In addition to allowing vaccine-seekers to book their shots, the portal also provides instructions on how to schedule appointments based on protocols in place in each specific health unit.
The province said people who are eligible to get vaccinated can book online here, while those wishing to schedule by phone can call 1-888-999-6488.
First and second vaccination appointments will be arranged at the same time, the government said, noting people will be asked to provide their provincial health card details, birth date, postal code and email address or phone number.
Ford said the booking system will be open to other age groups in April as part of the next phase of Ontario's vaccine rollout.
"Everyone will have their chance to get vaccinated, but we're prioritizing our most vulnerable," he said.
Vaccines rolling out at quarter of Ontario's capacity: Ford
The launch of the provincial portal marks the latest step in Ontario's mass immunization drive, which introduced new elements targeting some 60- to 64-year-olds in recent days.
A pilot project allowing pharmacies to administer shots launched last week in the Toronto, Windsor-Essex and Kingston, Frontenac and Lennox & Addington health units.
Family doctors in six other public health units — Toronto, Peel, Hamilton, Guelph, Peterborough and Simcoe-Muskoka — also began delivering vaccines to eligible patients in the same age bracket as of Saturday.
Both pilot projects will see eligible residents receive shots of the AstraZeneca-Oxford vaccine.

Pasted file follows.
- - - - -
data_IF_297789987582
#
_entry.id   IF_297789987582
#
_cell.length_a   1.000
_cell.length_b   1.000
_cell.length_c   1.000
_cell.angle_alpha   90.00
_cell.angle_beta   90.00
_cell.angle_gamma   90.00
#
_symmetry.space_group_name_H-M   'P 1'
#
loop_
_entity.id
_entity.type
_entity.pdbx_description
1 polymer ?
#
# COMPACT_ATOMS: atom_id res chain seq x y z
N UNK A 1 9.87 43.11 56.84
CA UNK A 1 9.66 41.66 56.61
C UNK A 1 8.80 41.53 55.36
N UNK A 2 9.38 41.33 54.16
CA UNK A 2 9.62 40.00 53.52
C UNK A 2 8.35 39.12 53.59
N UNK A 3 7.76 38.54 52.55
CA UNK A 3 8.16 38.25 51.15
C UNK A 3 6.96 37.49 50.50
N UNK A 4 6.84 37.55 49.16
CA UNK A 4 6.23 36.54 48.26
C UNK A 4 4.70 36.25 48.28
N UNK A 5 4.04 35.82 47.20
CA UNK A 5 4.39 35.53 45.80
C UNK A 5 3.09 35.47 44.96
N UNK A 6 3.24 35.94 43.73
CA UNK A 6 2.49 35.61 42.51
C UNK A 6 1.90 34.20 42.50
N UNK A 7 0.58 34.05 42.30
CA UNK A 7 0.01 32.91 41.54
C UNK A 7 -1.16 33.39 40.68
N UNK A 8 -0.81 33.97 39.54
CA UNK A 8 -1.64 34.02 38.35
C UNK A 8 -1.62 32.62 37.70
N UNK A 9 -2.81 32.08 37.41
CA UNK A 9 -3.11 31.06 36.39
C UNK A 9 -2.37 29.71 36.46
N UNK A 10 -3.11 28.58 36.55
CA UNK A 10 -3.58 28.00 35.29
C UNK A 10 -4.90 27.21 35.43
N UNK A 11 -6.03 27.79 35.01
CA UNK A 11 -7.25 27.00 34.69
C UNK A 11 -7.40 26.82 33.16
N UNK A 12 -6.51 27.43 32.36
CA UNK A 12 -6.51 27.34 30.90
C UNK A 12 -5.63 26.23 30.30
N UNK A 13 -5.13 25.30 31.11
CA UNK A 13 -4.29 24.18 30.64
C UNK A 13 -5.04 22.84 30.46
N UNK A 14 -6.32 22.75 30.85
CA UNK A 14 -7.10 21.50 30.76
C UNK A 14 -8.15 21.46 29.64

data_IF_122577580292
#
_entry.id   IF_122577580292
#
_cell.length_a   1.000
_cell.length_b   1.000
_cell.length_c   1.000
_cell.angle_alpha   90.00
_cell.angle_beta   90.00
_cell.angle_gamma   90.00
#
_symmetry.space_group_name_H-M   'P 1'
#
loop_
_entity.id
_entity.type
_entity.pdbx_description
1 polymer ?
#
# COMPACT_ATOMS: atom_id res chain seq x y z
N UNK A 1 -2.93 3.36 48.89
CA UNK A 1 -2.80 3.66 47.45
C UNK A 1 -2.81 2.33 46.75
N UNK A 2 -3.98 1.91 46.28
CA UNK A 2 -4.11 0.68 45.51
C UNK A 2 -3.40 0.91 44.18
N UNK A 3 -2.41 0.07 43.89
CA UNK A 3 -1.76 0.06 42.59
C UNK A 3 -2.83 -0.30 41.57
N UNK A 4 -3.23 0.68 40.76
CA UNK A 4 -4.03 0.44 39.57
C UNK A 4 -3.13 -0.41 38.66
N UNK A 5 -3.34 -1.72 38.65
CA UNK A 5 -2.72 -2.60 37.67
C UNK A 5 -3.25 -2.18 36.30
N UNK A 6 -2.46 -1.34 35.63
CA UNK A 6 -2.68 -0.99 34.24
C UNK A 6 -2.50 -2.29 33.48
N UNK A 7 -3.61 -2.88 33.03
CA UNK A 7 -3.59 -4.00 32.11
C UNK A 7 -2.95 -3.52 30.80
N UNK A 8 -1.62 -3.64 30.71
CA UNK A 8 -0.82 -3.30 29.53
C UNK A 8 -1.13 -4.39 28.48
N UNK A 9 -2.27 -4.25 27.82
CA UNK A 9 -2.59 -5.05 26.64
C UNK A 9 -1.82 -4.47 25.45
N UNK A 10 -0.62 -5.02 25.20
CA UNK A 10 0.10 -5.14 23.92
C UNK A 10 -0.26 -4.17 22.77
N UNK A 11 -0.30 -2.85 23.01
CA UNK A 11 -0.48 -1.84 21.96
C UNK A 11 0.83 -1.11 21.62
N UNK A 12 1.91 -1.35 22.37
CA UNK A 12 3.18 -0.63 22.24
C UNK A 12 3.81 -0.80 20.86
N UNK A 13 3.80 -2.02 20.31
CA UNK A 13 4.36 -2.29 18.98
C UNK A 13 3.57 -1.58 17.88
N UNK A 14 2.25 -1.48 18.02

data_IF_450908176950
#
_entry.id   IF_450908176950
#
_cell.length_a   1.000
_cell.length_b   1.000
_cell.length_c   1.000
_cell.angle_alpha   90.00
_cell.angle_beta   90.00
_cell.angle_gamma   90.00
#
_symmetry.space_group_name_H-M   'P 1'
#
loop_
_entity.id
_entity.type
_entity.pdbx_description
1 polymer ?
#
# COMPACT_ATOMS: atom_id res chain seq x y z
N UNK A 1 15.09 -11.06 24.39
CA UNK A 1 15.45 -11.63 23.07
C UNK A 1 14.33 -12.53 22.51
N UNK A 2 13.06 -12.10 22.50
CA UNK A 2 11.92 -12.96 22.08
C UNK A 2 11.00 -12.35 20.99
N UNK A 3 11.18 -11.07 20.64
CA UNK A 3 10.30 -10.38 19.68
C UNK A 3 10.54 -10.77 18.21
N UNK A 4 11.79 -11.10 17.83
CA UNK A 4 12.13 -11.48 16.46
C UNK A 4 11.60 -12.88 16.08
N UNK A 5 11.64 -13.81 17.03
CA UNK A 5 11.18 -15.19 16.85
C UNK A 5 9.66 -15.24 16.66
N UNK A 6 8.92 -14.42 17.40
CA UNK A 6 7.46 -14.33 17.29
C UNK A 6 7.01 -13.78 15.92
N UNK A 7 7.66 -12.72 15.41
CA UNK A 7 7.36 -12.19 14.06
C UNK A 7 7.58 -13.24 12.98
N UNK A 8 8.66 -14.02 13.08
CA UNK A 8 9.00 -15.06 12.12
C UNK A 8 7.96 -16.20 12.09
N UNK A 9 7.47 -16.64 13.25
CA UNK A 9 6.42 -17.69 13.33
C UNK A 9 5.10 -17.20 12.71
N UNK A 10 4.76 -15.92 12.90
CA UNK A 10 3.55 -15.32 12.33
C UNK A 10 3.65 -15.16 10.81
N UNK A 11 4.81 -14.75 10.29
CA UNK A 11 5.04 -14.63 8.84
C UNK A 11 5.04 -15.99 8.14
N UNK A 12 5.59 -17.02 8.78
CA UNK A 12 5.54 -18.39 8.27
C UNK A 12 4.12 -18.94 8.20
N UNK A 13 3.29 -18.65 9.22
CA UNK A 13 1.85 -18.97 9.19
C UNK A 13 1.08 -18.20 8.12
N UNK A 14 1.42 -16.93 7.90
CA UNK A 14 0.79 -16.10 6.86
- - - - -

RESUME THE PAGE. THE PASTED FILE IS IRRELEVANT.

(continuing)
Ontario has the resources to administer 4.8 million vaccines per month, said Ford, but the rollout is running at about a quarter of that capacity because of limited supply. He said the province needs more vaccines.
"The infrastructure is in place, and I can tell you folks we are ready," he said.
According to the ministry, health units across Ontario administered 33,198 vaccines yesterday. A total of 287,283 people in Ontario have now been given both shots of a vaccine.
9 straight days of more than 1,000 new cases
This is the ninth straight day Ontario has reported more than 1,000 new COVID-19 cases. The seven-day average now stands at 1,350.
Monday's new cases include 366 in Toronto, 220 in Peel Region and 147 in York Region.
The Ontario Hospital Association said in a statement Monday the province is now in the midst of a third wave of the virus, citing data from Ontario's Science Advisory Table.
Provincial Medical Officer of Health Dr. David Williams said at a press conference Monday that Ontario could be in a "slight undulation," or a smaller wave, but the province is monitoring the situation.
"You can always tell when you're in it after it's over," he said.
The province also said Monday COVID-19 has been linked to nine additional deaths.
Officials say 699 people are being treated in hospital for COVID-19, an increase of 98 from Sunday.
Of the patients currently in hospital, 298 are in intensive-care units. However, data provided by Critical Care Services Ontario, which provides a more up-to-date look at critical care data, shows there are now 349 people in intensive care.
Other public health units that saw double-digit increases in cases were:
- Hamilton: 71
- Thunder Bay: 61
- Ottawa: 57
- Durham Region: 53
- Halton Region: 47
- Simcoe Muskoka: 33
- Sudbury: 33
- Niagara: 27
- Leeds, Grenville and Lanark District: 19
- Waterloo Region: 18
- Brant County: 17
- Lambton: 14
- Eastern Ontario: 13
- Windsor-Essex: 10
Labs also confirmed 70 more cases linked to the variant first identified in the United Kingdom, bringing the total thus far to 1,106.
Ontario's lab network completed 33,875 test samples since the last update and logged a test positivity rate of 3.8 per cent.
Ontario also reported an additional 110 school-related cases on Monday. Of those, 91 were among students, 15 were among staff, and four were reported among individuals not identified by the province.
With files from The Canadian Press, Adam Carter, Julia Knope and Lauren Pelley